2016 Brussels attacks trial: First responders at Maelbeek metro station testify
On Friday, the first responders at the site of the Maelbeek metro station bombing testified at the trial of the March 22 attacks. A fireman and a doctor who took care of the victims took the stand in the Justice Palace in Brussels.
Fireman Nicolas Jalet, a member of the Brussels fire brigade at the time of the attacks, began by explaining how the organization of the Belgian fire and emergency services were prepared for a possible attack. Preparations had been made since 2005, for example by cooperation between the fire department, the Red Cross and the medical services of Brussels.
"The preparations mainly helped us to organize ourselves more efficiently in the field," Jalet said. But even though emergency services expected that an attack could take place, especially after the Paris attacks in November of 2015, the situation on the ground was "totally unimaginable." The firefighter also pointed to the psychological impact of the attacks that emergency workers had to deal with.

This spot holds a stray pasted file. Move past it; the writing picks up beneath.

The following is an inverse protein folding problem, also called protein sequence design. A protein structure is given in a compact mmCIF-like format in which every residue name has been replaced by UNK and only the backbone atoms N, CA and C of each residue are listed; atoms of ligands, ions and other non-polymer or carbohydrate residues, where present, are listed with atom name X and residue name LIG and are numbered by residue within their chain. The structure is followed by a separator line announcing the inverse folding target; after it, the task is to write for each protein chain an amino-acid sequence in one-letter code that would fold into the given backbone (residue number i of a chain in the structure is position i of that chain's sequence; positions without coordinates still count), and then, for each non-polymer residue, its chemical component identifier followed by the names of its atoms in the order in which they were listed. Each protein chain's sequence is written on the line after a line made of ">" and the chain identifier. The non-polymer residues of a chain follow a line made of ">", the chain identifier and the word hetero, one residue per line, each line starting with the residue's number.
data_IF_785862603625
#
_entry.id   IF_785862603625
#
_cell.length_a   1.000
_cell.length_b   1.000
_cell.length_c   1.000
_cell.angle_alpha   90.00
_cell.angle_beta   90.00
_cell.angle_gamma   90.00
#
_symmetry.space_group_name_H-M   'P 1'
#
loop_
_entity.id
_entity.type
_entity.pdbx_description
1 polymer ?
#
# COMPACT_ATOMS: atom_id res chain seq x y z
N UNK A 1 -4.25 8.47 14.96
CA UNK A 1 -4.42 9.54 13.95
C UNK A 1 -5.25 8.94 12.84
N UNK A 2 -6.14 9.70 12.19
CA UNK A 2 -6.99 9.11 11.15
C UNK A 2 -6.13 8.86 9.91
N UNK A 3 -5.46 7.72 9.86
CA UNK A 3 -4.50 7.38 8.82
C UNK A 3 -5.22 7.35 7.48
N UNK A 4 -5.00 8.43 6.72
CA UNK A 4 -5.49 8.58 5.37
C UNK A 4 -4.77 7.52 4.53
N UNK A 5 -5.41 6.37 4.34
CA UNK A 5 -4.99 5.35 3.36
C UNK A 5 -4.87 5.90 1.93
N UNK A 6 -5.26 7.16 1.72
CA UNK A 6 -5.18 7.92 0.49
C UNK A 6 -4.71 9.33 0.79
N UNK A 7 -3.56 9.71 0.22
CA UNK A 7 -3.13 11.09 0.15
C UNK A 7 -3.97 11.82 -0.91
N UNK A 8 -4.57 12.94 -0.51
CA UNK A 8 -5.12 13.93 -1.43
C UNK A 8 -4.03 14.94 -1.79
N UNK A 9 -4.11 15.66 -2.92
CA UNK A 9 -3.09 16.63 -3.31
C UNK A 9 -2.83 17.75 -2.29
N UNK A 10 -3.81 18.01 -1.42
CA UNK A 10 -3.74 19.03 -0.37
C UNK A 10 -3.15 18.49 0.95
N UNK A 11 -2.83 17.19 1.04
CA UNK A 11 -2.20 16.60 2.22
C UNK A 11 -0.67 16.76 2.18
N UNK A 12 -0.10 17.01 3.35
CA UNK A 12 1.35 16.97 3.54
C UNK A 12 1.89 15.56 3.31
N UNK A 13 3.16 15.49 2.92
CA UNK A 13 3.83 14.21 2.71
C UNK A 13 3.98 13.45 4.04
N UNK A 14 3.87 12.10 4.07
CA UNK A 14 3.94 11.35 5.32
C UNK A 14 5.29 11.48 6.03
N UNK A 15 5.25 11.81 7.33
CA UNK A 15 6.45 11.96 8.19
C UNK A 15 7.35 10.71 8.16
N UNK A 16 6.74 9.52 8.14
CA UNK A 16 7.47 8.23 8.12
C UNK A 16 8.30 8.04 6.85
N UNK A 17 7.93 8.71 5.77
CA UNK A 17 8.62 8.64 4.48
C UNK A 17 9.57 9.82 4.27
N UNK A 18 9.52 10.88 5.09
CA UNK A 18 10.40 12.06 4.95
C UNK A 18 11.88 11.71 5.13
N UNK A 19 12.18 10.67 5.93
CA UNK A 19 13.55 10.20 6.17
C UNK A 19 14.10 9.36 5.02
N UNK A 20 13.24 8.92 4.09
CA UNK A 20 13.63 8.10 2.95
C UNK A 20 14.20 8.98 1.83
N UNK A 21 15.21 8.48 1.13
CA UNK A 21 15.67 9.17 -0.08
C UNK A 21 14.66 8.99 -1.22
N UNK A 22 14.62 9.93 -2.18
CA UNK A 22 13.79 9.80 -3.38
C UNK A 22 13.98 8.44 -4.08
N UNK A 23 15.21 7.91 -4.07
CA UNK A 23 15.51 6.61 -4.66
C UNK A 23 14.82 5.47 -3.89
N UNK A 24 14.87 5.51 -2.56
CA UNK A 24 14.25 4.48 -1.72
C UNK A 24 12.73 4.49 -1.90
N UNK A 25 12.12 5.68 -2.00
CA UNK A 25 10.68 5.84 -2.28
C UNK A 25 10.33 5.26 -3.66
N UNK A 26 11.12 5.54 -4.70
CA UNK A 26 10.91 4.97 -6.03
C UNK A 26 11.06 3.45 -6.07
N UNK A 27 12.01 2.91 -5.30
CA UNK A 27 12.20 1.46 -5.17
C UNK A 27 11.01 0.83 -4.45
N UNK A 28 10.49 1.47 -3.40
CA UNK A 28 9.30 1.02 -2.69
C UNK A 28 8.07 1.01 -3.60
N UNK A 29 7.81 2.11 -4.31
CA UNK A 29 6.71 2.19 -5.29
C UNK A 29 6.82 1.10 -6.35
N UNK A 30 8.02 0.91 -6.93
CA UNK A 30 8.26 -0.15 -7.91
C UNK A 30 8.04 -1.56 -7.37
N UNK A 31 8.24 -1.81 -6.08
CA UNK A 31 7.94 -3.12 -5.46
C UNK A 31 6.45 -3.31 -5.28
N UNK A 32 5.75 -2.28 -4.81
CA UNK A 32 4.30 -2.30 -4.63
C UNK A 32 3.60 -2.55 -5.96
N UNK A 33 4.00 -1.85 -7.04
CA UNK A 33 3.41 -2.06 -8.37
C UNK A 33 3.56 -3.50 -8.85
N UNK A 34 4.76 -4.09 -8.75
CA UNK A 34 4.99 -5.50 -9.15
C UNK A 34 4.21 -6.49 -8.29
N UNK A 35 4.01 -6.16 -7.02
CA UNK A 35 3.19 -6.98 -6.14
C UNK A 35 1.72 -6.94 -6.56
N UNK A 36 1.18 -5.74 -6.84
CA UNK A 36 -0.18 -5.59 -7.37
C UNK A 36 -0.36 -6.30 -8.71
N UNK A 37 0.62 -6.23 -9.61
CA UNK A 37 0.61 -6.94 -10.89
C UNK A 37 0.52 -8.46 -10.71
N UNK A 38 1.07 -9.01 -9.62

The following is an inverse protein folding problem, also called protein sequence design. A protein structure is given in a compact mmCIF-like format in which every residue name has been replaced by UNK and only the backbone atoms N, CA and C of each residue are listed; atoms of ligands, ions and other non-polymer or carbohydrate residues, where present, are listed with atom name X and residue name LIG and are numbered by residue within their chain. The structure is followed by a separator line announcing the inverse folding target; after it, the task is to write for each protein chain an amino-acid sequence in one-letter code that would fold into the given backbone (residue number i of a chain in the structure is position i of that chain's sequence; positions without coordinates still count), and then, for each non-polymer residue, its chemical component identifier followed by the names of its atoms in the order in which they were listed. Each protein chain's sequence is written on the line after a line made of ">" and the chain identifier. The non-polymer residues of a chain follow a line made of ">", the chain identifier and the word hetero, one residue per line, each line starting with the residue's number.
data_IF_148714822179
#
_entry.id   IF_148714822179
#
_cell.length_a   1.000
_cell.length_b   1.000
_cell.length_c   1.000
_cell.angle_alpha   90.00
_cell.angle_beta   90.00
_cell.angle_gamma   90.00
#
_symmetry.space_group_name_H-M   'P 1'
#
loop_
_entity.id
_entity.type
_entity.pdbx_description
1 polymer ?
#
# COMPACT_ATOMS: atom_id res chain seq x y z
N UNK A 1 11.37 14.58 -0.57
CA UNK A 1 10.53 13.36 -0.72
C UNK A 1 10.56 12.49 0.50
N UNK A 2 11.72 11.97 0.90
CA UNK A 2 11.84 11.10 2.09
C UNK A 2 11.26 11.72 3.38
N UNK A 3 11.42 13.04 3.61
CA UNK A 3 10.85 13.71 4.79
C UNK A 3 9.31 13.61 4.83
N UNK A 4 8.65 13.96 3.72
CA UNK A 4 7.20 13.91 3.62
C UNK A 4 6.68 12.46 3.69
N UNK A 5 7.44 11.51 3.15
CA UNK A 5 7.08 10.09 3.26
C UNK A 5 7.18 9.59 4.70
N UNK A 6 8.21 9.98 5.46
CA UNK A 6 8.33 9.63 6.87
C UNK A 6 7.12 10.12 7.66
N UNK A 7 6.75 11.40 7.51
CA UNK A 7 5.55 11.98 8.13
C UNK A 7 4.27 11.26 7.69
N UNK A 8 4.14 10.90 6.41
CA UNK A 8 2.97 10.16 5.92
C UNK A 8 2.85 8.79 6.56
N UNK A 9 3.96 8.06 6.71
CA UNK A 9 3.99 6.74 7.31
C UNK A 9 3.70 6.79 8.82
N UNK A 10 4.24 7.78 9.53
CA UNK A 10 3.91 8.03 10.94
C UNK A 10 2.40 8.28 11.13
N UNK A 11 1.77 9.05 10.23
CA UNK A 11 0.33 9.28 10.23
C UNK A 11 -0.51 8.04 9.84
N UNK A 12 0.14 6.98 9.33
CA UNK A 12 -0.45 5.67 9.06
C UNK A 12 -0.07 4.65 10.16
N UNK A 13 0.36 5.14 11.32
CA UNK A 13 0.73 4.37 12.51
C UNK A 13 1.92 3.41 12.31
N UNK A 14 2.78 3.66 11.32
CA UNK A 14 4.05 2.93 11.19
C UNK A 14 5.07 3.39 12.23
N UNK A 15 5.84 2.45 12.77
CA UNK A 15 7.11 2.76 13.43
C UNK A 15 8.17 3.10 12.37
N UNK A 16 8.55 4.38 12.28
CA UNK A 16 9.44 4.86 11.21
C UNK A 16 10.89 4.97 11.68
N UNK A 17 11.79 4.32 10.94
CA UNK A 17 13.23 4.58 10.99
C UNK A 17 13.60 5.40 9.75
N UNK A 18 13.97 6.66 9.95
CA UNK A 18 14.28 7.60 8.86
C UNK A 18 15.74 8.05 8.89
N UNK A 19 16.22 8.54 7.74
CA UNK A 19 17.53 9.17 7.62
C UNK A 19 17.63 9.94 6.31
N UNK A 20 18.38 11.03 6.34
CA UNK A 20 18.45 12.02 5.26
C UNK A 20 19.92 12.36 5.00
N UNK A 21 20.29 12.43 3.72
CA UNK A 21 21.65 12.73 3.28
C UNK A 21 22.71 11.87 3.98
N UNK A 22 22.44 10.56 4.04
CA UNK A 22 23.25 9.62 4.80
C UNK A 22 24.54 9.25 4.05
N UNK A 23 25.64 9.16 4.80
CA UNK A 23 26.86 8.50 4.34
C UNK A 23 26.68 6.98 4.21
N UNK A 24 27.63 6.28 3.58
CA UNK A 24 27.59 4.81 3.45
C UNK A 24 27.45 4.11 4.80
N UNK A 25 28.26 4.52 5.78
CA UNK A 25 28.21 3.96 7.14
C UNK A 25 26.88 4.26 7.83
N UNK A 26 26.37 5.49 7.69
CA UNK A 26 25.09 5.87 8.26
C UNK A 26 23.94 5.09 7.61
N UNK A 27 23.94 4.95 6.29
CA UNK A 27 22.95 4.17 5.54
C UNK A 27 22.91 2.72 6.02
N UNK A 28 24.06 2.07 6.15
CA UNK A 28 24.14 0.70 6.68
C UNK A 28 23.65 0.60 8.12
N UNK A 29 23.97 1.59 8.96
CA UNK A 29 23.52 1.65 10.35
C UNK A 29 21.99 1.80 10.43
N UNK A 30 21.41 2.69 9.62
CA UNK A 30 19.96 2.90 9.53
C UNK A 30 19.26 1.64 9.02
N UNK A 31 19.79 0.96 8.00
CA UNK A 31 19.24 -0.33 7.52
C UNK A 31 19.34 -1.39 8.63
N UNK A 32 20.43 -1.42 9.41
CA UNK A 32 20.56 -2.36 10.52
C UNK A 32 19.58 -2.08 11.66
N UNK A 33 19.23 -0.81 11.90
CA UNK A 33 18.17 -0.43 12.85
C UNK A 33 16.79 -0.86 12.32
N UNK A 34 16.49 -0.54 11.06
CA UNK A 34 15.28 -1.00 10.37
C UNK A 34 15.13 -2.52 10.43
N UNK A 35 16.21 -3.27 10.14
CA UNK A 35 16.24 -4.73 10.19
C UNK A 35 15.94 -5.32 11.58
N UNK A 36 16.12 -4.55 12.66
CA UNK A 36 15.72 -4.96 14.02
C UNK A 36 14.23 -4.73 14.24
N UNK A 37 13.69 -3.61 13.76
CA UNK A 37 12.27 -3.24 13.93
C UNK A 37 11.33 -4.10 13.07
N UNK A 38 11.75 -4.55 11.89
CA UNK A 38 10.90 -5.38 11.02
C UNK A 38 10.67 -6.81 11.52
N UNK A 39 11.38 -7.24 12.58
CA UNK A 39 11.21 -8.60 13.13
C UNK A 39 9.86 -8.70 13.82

Afterwards, doctor Olivier Vermylen, in charge of medical assistance at Brugmann Hospital, explained how emergency services approach a situation like the 2016 attacks. First, the victims are removed from the disaster site as quickly as possible. After an initial triage, they are transferred to the medical station, where a second triage takes place. "The goal is to rescue as many people as possible, and priority is therefore given to the living victims," Vermylen said.
In total, the emergency services in Maelbeek attended to 154 wounded. There were also 16 fatalities. "We saw severe cranial trauma from the explosion, severe injuries at the level of the thorax and abdomen, with people in whom the intestines were hanging out of their abdominal cavity, and severe injuries at the level of the limbs," Vermylen continued. "Many people also had burns in the face, neck and thorax, and a lot of people had suffered hearing damage. The psychological effects were also very severe, including among the emergency workers."
The testimonies of the first responders should have begun on Tuesday, but were delayed due to the commotion surrounding the transfer terms of the accused. They are subjected to strict security measures, including a nude frisk, when they are transferred from prison to the courtroom.
Pieces of evidence pictured during a session of the trial of the attacks of March 22, 2016. © BELGA PHOTO NICOLAS MAETERLINCK